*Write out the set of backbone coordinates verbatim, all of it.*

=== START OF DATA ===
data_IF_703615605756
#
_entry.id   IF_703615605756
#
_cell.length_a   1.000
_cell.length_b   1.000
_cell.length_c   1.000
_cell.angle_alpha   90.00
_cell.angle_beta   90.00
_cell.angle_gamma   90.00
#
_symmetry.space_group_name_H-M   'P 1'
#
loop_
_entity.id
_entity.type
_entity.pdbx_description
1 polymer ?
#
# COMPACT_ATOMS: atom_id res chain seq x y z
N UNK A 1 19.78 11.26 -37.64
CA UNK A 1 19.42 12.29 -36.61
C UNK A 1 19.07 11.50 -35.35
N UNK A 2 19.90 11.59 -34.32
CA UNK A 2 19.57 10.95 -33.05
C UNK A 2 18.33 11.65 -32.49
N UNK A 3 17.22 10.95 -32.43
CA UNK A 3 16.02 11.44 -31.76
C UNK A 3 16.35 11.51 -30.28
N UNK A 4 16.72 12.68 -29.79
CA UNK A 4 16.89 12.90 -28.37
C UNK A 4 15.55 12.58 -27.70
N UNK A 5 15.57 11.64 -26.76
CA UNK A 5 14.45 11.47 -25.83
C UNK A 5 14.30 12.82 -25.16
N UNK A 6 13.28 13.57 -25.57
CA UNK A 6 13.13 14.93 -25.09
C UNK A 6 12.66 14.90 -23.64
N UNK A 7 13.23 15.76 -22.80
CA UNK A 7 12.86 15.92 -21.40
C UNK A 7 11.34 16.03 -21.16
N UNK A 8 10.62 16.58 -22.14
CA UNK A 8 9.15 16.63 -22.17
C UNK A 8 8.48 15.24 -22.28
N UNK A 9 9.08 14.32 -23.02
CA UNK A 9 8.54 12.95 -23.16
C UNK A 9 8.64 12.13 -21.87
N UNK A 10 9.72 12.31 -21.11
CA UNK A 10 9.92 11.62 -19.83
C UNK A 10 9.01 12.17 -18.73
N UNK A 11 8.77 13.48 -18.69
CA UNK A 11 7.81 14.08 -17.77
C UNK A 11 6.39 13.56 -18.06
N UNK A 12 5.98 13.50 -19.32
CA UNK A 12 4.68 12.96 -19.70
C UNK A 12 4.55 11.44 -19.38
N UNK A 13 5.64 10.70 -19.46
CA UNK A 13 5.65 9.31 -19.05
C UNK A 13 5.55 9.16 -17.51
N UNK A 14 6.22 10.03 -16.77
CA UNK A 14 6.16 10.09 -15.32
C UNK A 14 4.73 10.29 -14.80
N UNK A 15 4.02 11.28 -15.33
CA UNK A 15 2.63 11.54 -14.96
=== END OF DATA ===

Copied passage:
data_IF_703615605756
#
_entry.id   IF_703615605756
#
_cell.length_a   1.000
_cell.length_b   1.000
_cell.length_c   1.000
_cell.angle_alpha   90.00
_cell.angle_beta   90.00
_cell.angle_gamma   90.00
#
_symmetry.space_group_name_H-M   'P 1'
#
loop_
_entity.id
_entity.type
_entity.pdbx_description
1 polymer ?
#
# COMPACT_ATOMS: atom_id res chain seq x y z
N UNK A 1 19.78 11.26 -37.64
CA UNK A 1 19.42 12.29 -36.61
C UNK A 1 19.07 11.50 -35.35
N UNK A 2 19.90 11.59 -34.32
CA UNK A 2 19.57 10.95 -33.05
C UNK A 2 18.33 11.65 -32.49
N UNK A 3 17.22 10.95 -32.43
CA UNK A 3 16.02 11.44 -31.76
C UNK A 3 16.35 11.51 -30.28
N UNK A 4 16.72 12.68 -29.79
CA UNK A 4 16.89 12.90 -28.37
C UNK A 4 15.55 12.58 -27.70
N UNK A 5 15.57 11.64 -26.76
CA UNK A 5 14.45 11.47 -25.83
C UNK A 5 14.30 12.82 -25.16
N UNK A 6 13.28 13.57 -25.57
CA UNK A 6 13.13 14.93 -25.09
C UNK A 6 12.66 14.90 -23.64
N UNK A 7 13.23 15.76 -22.80
CA UNK A 7 12.86 15.92 -21.40
C UNK A 7 11.34 16.03 -21.16
N UNK A 8 10.62 16.58 -22.14
CA UNK A 8 9.15 16.63 -22.17
C UNK A 8 8.48 15.24 -22.28
N UNK A 9 9.08 14.32 -23.02
CA UNK A 9 8.54 12.95 -23.16
C UNK A 9 8.64 12.13 -21.87
N UNK A 10 9.72 12.31 -21.11
CA UNK A 10 9.92 11.62 -19.83
C UNK A 10 9.01 12.17 -18.73
N UNK A 11 8.77 13.48 -18.69
CA UNK A 11 7.81 14.08 -17.77
C UNK A 11 6.39 13.56 -18.06
N UNK A 12 5.98 13.50 -19.32
CA UNK A 12 4.68 12.96 -19.70
C UNK A 12 4.55 11.44 -19.38
N UNK A 13 5.64 10.70 -19.46
CA UNK A 13 5.65 9.31 -19.05
C UNK A 13 5.55 9.16 -17.51
N UNK A 14 6.22 10.03 -16.77
CA UNK A 14 6.16 10.09 -15.32
C UNK A 14 4.73 10.29 -14.80
N UNK A 15 4.02 11.28 -15.33
CA UNK A 15 2.63 11.54 -14.96